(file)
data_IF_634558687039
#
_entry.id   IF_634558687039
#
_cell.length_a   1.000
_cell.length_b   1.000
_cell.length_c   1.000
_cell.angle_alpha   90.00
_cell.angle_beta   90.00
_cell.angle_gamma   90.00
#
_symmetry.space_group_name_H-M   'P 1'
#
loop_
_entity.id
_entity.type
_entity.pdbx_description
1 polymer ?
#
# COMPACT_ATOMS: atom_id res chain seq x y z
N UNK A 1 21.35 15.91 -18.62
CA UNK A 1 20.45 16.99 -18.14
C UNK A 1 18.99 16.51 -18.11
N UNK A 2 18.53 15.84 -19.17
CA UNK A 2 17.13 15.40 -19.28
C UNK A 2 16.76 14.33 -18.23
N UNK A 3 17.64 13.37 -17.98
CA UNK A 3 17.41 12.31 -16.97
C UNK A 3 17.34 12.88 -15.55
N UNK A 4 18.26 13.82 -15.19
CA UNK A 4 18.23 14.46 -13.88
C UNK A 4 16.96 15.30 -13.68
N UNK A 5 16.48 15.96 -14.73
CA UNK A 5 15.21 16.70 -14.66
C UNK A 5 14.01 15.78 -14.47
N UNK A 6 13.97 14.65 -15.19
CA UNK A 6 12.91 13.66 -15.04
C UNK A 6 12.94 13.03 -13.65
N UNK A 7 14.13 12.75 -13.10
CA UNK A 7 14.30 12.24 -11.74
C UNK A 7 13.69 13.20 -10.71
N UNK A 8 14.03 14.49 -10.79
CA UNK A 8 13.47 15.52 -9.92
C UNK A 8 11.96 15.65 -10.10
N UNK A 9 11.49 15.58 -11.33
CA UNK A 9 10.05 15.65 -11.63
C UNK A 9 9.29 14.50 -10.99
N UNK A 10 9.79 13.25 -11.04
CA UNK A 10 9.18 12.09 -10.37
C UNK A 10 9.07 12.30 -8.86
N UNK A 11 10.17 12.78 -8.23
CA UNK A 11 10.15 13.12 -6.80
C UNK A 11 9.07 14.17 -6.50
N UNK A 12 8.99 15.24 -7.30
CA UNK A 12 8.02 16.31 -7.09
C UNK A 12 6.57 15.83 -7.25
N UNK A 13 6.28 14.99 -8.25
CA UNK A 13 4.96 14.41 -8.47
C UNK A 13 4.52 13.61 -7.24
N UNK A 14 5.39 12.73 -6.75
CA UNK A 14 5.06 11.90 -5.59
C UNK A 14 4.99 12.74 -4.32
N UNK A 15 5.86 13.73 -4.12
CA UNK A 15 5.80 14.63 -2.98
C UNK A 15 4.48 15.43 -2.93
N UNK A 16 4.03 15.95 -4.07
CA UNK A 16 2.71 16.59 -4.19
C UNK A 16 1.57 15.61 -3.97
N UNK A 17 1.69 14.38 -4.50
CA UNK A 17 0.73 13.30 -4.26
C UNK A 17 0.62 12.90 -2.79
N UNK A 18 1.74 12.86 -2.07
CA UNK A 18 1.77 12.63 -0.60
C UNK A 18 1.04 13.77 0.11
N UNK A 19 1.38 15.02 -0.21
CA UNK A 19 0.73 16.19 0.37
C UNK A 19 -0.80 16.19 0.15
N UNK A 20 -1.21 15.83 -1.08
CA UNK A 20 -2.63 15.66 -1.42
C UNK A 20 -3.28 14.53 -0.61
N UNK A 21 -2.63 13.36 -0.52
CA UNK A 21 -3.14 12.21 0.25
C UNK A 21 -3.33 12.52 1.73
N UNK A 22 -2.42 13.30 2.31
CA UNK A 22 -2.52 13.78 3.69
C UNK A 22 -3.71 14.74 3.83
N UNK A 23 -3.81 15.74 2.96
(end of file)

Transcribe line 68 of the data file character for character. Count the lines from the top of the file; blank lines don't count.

C UNK A 16 1.57 15.61 -3.97